Based on the life and art of native artist Norval Morrisseau, TransMigration blurs the lines between the man and his prolific work. Not quite a biography, although it does draw upon periods in Morrisseau’s sometimes troubled life, and not fully a work of pure art, TransMigration is a representation of those two forces.

[pullquote]TransMigration resides in a space between art and life. It is at times as beautiful as it is perplexing. Just like life. Just like art.[/pullquote]With art and life colliding at every turn, there are glimpses of Morrisseau’s real life struggles, but those moments will likely only resonate with those familiar with the artist.  Scenes such as those representing his time in a Catholic residential school may be immediately recognizable, but others such as Santee Smith’s recurring Thunderbird theme, will be less so. To get the most of TransMigration, some pre-show reading is necessary; disappointingly there is nothing in the program to help, and given the significance of the Thunderbird in Morrisseau’s life and in TransMigration, it deserves to be highlighted.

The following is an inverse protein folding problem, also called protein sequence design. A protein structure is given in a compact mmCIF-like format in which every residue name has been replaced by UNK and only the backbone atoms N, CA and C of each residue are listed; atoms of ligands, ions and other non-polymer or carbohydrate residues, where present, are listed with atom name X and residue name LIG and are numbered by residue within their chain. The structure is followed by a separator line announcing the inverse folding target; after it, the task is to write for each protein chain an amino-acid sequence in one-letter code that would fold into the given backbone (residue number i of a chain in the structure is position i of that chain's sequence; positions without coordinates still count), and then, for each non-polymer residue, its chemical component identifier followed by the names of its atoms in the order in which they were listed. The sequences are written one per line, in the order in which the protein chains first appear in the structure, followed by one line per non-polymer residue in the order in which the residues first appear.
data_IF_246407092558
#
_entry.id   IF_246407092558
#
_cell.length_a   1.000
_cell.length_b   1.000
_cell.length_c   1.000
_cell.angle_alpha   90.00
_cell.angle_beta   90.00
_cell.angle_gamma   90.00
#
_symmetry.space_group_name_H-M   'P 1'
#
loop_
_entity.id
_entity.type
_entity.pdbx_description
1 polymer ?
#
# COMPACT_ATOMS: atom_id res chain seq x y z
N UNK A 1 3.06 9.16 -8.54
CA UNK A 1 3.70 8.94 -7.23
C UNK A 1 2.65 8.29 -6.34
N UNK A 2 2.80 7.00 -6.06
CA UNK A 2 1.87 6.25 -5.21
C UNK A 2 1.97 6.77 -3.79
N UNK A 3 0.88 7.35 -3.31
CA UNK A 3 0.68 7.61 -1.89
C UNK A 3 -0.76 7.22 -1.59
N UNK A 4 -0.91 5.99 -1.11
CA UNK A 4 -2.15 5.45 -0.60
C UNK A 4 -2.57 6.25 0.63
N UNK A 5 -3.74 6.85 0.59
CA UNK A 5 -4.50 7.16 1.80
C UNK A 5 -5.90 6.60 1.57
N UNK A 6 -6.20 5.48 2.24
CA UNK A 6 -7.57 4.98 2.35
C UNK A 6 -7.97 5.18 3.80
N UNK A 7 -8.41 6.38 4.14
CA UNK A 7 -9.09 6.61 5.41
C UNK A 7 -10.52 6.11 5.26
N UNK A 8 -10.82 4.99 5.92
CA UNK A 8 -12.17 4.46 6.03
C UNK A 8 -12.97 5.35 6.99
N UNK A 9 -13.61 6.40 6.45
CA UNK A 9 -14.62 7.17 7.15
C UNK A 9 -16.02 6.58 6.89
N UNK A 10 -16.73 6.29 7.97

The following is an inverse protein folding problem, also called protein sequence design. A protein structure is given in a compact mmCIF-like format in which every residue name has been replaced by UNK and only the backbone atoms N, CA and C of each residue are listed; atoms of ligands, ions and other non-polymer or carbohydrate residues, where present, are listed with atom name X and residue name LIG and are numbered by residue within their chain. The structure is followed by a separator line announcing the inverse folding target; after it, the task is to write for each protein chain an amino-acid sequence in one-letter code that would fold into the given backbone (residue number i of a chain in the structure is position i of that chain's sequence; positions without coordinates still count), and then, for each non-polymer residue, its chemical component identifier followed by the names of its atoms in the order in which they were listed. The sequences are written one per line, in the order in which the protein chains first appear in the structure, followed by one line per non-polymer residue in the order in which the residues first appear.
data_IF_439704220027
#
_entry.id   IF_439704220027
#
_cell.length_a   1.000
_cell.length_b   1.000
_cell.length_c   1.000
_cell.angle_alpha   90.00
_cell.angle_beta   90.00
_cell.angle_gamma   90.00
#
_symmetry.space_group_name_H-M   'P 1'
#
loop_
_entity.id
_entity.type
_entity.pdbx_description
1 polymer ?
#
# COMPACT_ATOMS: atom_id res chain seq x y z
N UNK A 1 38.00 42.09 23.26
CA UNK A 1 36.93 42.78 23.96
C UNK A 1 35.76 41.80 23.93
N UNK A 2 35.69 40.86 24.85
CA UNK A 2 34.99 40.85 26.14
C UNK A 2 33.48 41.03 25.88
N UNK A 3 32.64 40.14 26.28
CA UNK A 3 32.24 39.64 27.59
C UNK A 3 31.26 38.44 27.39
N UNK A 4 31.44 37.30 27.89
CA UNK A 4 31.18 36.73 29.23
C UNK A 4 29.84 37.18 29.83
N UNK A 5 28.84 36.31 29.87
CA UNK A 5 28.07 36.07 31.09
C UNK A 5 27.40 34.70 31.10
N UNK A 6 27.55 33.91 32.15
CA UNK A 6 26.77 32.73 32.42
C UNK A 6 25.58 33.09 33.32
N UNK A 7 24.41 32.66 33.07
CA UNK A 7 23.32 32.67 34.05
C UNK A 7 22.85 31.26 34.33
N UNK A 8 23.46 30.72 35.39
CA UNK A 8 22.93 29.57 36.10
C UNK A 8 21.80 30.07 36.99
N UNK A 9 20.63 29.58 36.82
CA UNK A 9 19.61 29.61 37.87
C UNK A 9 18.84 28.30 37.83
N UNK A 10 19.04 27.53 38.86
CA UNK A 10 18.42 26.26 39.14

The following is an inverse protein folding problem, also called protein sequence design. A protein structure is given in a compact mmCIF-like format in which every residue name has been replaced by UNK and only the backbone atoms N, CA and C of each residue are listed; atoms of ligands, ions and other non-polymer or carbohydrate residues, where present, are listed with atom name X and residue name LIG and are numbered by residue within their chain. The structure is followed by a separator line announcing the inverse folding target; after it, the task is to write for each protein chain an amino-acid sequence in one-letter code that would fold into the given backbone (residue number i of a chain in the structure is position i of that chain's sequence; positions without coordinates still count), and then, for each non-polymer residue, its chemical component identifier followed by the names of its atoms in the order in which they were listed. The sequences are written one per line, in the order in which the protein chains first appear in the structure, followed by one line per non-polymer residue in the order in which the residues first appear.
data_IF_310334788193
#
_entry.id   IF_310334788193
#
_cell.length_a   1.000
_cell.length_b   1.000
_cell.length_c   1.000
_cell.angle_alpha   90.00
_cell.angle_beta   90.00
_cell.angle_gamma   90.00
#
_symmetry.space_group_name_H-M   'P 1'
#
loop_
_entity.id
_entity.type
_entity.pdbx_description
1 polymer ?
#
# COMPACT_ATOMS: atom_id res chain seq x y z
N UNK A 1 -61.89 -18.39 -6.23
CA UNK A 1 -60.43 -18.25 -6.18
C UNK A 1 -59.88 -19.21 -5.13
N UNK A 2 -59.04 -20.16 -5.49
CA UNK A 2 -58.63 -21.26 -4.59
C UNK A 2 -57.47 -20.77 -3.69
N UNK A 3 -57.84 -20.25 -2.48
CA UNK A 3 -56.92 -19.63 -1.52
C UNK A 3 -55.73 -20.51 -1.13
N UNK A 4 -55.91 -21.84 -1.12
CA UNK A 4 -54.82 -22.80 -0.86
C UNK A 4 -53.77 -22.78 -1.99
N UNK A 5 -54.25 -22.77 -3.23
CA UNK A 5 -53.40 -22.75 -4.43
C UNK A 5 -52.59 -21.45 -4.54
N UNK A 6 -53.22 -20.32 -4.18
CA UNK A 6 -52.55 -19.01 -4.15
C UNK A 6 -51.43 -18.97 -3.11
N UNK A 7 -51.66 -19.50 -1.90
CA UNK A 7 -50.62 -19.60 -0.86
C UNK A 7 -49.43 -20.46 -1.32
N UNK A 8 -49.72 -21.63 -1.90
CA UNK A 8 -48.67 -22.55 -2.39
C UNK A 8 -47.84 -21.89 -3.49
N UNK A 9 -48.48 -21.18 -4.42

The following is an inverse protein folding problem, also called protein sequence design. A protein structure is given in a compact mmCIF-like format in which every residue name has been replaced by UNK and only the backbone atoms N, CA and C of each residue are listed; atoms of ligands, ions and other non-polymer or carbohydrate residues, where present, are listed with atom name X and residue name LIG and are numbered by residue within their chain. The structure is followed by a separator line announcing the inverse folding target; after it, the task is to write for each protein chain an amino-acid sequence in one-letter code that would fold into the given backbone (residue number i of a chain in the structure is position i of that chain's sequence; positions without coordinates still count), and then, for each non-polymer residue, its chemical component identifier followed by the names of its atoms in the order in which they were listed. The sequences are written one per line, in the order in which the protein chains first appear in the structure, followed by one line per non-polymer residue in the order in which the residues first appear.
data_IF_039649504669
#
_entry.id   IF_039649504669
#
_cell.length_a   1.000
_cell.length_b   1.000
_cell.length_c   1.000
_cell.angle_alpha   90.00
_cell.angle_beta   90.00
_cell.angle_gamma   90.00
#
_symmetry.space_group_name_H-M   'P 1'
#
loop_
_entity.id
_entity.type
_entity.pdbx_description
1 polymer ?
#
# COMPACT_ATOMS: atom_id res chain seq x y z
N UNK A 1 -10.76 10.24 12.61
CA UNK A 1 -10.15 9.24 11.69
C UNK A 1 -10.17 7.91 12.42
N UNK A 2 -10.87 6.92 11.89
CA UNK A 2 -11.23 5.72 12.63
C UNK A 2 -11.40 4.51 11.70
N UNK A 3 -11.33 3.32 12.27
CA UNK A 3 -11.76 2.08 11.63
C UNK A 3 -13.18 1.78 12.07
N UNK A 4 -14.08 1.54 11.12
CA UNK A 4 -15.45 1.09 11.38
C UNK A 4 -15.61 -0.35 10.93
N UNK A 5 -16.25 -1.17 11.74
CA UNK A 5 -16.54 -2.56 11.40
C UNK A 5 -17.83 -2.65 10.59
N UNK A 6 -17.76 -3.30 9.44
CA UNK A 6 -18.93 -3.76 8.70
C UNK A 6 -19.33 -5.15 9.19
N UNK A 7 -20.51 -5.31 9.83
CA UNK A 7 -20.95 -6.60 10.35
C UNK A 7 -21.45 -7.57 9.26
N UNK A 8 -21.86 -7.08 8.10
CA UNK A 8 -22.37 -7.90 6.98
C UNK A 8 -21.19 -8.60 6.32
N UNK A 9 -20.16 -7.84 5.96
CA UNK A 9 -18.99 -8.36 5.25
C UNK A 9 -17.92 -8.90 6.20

(For those not familiar with that part of Morrisseau’s life, he underwent a renaming ceremony at the age of nineteen during an illness that almost killed him. In that ceremony he was renamed Cooper Thunderbird with the belief that by giving him a new powerful name it would give him energy and save his life.  Morrisseau lived to be 76).

Morrisseau’s life was filled with other tragedies, even as his art propelled him to stardom, earning yet another name: Picasso of the North. Suffering from alcoholism, homelessness, severe burns as a result of fire in a boarding room in Vancouver and finally his battle with complications from Parkinson’s, which ultimately contributed to his death in 2007.

In TransMigration, glimpses of these moments in Morrisseau’s tragic life are interwoven with the distinctive style of his art, a style reinforced by the gorgeous costumes inspired by his paintings from Elaine Redding, Lisa temple and Kathy Guitar. In the more powerful act two, Morrisseau’s artwork literally takes center stage as the seven dancers perform on and around a large mural inspired by his art.

TransMigration resides in a space between art and life. It is at times as beautiful as it is perplexing. Just like life. Just like art.

TransMigration continues at The Cultch (1895 Venables St, Vancouver) until March 21. Visit http://thecultch.com for tickets and information.

Vancouver Presents!

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